Firms in a variety of manufacturing sectors as well as the software industry have increasingly embraced services alongside their product portfolios in order to improve financial performance. Yet, the key question “How do service market strategy change and the accompanying business model change interact, and how does their interplay affect value creation?” remains open. Relying on twelve case studies of firms that have shifted towards providing highly advanced services (e.g. outcome-based contracts), theoretical propositions concerning the interplay of market strategy and business model on value creation are derived. The firms studied report two interdependent changes: first, they evolve the market strategy from provision of pure products to provision of services and then outcomes, in order to achieve a better fit with customer needs and to grow their service businesses. Second, they rely increasingly on partners and suppliers to provide new activities that are outside their competence base. This 'open business model' allows them to grow their new service businesses effectively and efficiently. At the same time, however, the shift to a service market strategy requires enhanced accountability to customers and increases the threat of penalties in the case of failure, while reliance on partners and suppliers leads to loss of control over the activity system and increases the threat of failure due to third party dependency. Thus, this paper finds that the success of firms that shift to services and outcomes hinges on their ability to balance the trade-off between increased value (i.e. growth, efficiency and effectiveness) and increased uncertainty associated with service market strategy/open business model interplay.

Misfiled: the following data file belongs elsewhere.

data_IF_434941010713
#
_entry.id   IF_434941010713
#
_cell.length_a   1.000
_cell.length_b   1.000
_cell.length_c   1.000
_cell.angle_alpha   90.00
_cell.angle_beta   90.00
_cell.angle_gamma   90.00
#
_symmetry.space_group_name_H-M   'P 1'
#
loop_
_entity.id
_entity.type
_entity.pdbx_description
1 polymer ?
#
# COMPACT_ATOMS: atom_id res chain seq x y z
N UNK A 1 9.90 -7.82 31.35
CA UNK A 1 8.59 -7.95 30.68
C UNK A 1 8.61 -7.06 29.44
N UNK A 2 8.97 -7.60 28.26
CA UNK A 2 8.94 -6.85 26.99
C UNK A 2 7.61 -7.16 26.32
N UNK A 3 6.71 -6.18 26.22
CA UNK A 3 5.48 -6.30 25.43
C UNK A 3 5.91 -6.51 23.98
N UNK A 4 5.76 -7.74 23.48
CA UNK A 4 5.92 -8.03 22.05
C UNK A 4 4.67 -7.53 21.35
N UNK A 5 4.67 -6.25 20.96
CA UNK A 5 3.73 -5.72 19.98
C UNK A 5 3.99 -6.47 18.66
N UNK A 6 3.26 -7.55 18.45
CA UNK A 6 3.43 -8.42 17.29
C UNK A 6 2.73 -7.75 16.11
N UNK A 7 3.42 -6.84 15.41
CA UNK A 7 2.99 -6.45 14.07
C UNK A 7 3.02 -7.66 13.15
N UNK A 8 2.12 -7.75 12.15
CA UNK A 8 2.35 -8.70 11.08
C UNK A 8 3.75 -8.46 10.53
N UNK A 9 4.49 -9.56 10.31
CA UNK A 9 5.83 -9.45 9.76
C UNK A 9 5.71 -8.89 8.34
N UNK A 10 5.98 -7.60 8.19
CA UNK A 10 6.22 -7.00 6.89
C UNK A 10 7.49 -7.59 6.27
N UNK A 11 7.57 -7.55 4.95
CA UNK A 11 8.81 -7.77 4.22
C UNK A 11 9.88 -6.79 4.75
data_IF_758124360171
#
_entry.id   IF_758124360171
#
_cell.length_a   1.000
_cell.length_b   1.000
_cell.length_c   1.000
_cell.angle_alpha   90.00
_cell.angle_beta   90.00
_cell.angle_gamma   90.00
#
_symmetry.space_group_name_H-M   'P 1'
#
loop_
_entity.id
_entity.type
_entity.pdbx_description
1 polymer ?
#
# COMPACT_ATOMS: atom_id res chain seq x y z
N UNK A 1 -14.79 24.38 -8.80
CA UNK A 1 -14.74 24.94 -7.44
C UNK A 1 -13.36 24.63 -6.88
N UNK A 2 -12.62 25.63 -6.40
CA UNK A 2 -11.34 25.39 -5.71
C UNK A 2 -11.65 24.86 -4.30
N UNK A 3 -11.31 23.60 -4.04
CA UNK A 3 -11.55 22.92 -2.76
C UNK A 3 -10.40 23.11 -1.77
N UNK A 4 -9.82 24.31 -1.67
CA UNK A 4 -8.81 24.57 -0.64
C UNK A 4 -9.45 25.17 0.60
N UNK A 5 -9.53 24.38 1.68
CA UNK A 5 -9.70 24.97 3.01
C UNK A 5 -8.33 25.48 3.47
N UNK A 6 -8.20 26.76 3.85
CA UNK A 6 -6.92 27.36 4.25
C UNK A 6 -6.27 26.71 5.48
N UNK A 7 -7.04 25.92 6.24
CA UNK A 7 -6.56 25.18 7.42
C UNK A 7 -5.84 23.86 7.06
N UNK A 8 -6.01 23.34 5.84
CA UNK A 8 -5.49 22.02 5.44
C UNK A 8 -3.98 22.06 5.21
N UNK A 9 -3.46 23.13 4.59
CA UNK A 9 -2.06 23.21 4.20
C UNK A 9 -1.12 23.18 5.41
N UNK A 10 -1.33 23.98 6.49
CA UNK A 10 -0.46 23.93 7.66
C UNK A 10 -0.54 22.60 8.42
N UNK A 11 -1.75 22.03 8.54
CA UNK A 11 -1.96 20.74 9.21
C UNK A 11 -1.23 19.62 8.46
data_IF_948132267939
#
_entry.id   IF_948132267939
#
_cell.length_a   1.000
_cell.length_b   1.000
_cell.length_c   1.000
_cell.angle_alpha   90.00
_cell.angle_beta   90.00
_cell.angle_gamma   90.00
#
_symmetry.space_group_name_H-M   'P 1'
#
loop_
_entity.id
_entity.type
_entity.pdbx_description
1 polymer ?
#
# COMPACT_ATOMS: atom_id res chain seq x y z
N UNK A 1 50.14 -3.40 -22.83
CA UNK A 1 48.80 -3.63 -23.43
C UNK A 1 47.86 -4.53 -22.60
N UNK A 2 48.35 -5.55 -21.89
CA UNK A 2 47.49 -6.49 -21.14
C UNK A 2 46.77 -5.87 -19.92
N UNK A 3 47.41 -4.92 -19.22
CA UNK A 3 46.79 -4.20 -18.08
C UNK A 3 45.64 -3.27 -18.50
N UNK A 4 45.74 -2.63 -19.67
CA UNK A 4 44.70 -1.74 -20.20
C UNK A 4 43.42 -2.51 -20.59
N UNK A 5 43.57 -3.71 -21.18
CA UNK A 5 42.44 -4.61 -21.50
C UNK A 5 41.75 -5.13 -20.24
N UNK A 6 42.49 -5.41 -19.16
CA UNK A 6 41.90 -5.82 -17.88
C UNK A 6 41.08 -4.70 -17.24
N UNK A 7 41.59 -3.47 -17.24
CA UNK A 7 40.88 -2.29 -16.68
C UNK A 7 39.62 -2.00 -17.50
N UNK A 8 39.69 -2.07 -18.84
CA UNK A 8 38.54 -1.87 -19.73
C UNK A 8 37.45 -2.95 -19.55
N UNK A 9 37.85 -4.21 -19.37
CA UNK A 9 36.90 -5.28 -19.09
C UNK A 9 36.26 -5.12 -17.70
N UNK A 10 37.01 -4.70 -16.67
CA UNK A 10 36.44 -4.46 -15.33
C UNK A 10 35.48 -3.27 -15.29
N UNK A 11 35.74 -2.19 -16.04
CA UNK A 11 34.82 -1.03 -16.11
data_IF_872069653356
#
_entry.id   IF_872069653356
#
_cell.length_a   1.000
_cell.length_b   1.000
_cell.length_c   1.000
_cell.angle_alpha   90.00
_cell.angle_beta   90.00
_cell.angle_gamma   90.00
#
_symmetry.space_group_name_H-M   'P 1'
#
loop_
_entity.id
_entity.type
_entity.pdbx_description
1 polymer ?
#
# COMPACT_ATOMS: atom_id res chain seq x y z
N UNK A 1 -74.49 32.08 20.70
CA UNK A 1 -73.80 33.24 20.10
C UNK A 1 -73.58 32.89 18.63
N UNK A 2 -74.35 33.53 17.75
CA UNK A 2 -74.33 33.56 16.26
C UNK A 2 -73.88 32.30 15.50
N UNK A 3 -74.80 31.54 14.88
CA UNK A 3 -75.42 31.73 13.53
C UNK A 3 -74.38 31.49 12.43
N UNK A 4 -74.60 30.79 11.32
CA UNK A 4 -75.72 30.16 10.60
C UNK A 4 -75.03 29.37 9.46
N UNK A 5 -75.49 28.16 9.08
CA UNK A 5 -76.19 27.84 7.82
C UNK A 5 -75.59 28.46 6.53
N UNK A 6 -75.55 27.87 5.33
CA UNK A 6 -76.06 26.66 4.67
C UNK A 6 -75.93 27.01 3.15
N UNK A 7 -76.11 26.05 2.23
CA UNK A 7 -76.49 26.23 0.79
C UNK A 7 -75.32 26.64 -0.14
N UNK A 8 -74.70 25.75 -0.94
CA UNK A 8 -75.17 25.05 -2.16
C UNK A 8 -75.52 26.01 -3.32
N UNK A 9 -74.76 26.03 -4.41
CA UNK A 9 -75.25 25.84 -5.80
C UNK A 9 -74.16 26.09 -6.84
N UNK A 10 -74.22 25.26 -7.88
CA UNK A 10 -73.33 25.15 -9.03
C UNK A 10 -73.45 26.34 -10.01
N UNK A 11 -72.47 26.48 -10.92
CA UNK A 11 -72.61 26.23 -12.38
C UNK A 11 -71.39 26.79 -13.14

|Nombre de pàgines||14|
|Estat de la publicació||Publicada - 1 d’abr. 2018|